Archive for September 3rd, 2006

Regarding Creative Commons music licensing

We were discussing with my beloved JBQ during Sunday’s lunch about how can Creative Commons-licensed (CC) music can be played on the radio and eventually become a “more indie than indie” popcult. We both agreed that in USA, Satellite Radio would be a great idea to have a 1-hour show per day/week to play such CC material. You see, people who pay for Satellite Radio are people who are more receptive into new ideas and/or alternative music. More over, Satellite Radio can give you nationwide access, while FM radio usually can’t (especially the kinds of stations that would be receptive to such audio material).

And here is where the problem lies. Licensing CC music to play on commercial radio seems to be pretty impossible to do so in any practical way. There are a gazillion CC artists out there, but the producer of a radio show today must hunt them one by one and email them and ask for a licensing agreement (which he is possibly not going to get because such freelance artists don’t have the legal means to create invoices and such). And even for CC labels like Magnatune, licensing music for the radio is a pain in the rear. Instead of offering licensing of many of their songs (or just their hits), Magnatune can only license individual songs of an album, which means that it costs $270 per song. They don’t have a “bulk” radio license scheme, not even a special radio license that licenses some hits for free just so it can hook up the listeners to them. If you have a 1-hour show, the current rate will cost you about $3000 to just license the music. And that’s without counting the satellite airtime, DJ, technician fees. Overall, it might cost about $5000 per show to produce such a CC-based 1-hour show per week. This is actually a pretty high price per show considering the “non-evil” nature of CC “Free music”.

This is where the CC consortium and/or CC labels must join-in, and create a legal/invoice department that makes it easy for all CC artists to license their music (for versions of the license that is free only for non-commercial playback, that is). There must exist a common database library about such music. Different rates can of course be set for different labels (e.g. Magnatune can have its own rates, but the important thing is to submit its music to the common library so the radio producers can easily find that music). It must become easy to be able to license such material. The radio producer must NOT hunt down manually these artists. Instead, there should be a centralized place where a quote is given for either individual songs, or individual albums, or the whole library of a label or artist — and at logical rates. A CC licensing broker if you like…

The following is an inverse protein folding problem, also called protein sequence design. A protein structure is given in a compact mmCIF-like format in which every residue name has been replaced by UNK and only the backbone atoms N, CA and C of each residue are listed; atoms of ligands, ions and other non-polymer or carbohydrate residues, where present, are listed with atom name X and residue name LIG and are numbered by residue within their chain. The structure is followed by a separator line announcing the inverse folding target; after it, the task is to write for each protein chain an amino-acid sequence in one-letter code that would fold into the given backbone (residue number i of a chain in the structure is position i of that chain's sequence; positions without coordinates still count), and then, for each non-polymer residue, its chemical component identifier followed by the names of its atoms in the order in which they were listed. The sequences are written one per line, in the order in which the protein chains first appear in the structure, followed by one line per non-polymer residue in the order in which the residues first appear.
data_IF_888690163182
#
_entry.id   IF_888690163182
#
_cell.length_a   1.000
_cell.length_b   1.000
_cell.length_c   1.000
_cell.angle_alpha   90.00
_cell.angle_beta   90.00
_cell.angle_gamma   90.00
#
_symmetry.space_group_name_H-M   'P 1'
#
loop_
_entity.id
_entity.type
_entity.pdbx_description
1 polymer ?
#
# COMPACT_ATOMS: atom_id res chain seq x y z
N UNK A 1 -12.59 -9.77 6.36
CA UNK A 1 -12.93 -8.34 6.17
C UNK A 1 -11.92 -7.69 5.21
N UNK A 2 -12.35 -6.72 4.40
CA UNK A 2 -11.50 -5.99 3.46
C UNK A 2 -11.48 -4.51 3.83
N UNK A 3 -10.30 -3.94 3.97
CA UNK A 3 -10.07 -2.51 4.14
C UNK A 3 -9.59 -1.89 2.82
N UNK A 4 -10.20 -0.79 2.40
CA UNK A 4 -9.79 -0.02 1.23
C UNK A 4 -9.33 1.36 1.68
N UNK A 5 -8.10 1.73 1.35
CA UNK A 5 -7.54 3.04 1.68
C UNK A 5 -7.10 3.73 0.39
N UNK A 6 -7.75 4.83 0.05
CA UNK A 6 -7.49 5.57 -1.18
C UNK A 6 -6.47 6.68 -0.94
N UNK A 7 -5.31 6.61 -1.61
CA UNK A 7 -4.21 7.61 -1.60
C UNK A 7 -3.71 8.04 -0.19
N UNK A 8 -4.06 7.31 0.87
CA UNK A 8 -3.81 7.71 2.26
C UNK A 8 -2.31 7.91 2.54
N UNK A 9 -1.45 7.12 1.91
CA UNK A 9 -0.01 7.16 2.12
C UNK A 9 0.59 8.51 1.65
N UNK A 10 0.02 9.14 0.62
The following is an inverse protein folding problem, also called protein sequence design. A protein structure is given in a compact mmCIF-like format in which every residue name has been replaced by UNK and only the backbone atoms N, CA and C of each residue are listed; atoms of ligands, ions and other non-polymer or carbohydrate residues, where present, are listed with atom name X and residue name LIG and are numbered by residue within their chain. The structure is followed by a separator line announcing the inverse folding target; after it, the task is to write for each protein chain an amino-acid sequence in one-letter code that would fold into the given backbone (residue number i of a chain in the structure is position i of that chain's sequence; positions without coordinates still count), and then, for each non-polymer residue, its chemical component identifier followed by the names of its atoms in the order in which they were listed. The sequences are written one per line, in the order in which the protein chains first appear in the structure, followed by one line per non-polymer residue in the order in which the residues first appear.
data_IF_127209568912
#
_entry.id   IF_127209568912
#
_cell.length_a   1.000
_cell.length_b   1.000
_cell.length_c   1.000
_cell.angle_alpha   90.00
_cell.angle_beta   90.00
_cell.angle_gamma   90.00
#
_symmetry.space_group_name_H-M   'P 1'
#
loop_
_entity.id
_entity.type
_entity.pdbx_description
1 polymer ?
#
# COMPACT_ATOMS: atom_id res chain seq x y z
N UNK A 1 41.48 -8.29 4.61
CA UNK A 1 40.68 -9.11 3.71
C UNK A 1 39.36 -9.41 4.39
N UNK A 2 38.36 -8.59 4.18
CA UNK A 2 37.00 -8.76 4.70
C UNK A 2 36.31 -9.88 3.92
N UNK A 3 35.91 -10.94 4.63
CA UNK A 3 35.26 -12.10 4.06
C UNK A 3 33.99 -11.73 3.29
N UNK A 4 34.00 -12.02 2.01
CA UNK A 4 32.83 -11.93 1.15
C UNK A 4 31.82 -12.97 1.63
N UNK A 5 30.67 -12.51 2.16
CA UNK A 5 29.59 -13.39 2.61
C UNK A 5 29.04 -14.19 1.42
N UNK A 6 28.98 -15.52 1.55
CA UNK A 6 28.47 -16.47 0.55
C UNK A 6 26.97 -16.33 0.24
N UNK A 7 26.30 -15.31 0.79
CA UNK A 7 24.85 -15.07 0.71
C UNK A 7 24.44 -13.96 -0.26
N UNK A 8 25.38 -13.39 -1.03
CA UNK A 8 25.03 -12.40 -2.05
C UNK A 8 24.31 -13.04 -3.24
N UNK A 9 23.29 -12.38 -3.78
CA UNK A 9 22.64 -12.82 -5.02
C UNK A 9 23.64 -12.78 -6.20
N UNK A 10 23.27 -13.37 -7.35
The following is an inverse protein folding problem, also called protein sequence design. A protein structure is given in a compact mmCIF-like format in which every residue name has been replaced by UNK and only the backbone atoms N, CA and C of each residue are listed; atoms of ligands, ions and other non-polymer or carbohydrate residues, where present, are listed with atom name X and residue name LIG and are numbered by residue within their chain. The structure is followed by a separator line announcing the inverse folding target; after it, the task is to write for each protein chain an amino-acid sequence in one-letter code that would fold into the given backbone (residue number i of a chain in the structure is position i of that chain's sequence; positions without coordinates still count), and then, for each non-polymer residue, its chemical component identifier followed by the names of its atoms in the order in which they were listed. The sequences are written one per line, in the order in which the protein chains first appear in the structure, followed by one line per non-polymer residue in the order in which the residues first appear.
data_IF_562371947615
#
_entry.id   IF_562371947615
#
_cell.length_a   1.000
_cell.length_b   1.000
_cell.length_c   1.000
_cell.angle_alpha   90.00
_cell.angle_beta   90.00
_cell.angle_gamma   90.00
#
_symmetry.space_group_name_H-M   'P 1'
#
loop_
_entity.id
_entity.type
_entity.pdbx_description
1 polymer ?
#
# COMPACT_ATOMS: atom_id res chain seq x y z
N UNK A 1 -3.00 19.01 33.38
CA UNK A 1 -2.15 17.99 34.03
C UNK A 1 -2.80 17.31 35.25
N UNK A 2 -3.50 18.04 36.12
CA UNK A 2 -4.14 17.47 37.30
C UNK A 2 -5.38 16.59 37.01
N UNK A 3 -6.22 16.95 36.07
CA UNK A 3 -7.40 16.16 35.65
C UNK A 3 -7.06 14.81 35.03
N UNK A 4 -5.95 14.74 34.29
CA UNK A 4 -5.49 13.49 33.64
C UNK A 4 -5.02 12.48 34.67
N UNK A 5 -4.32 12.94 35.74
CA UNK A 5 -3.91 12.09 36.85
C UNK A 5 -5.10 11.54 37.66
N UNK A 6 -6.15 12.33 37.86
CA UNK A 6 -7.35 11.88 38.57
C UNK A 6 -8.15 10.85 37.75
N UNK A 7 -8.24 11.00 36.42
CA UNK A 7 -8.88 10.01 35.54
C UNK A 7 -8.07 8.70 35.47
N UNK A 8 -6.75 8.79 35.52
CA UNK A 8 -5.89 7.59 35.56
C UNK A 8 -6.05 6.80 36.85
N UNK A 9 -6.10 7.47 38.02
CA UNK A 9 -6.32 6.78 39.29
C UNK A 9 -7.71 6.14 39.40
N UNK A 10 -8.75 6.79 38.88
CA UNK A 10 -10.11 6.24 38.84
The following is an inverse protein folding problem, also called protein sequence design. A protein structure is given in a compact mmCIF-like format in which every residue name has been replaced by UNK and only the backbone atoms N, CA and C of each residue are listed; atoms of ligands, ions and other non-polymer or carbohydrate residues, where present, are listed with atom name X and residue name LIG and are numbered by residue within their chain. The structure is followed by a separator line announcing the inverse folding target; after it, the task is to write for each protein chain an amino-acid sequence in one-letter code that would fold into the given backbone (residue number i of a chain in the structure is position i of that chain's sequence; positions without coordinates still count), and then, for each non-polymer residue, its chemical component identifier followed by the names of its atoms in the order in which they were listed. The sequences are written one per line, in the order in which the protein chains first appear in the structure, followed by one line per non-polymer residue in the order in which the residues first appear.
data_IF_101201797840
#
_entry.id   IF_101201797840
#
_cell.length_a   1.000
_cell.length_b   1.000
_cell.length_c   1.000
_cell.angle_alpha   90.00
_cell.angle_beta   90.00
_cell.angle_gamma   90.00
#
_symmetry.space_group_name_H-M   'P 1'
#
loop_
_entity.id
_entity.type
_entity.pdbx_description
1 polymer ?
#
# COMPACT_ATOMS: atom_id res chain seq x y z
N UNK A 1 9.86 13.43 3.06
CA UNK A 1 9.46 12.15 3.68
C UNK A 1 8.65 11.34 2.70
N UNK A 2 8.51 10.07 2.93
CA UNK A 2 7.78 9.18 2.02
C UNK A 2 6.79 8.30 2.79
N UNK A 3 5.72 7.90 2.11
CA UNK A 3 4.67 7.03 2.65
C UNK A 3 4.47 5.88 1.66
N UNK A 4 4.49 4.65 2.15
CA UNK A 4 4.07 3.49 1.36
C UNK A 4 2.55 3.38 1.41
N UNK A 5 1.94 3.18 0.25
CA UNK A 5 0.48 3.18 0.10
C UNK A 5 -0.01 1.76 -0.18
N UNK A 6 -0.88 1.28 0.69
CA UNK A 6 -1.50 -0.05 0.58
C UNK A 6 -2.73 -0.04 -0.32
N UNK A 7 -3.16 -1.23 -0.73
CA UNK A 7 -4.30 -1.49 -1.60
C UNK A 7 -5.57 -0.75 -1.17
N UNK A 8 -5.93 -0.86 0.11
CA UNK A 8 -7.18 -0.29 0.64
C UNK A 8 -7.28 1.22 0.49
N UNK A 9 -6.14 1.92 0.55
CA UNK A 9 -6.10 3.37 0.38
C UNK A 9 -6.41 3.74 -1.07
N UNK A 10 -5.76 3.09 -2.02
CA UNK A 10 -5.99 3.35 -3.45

Sure, it might even sound like “creating the equivelant of RIAA” for CC music, but you know, RIAA was created in the first place because there was a business and market need for it. Having a non-evil equivelant of RIAA is not a bad idea. Just like with nuclear technology, it’s how you use it.

Right now, it’s almost impossible to market CC music to normal, non-geek people. Radio would have been the best way to do that, but the current disorganization of the whole CC idea kills it down IMHO. Until the CreativeCommons people offer a centralized access point to their music, such music will never take off with the general public because the forces that bring it to the public just won’t bother. It doesn’t worth it from their business point of view.

Update: If I was a CC label, I would offer three licensing schemes, specifically for radio *shows*:
1. Completely free airing of the label’s music as long as the label, artist, song and album is mentioned prior or after the airing. I would keep this up until CC music becomes more well known (and requested), and then I would start charge normally.
2. $50 per song for partial mentioning of a song’s credits (e.g. artist name and song name).
3. $260 (current price) for no mentioning.
There would also be a “bulk” licensing, radio station-specific, for all songs of that label.
Radio is a special case in the licensing arena. It’s a “tool” where labels can get their products (hits) known. Major labels sometimes even pay radio stations to air specific new hits, but as CC labels don’t have the budget to do that, a more relaxed licensing scheme is required on their part. CC labels & artists: Use the radio for your [future] benefit, don’t drive it away with high licensing prices!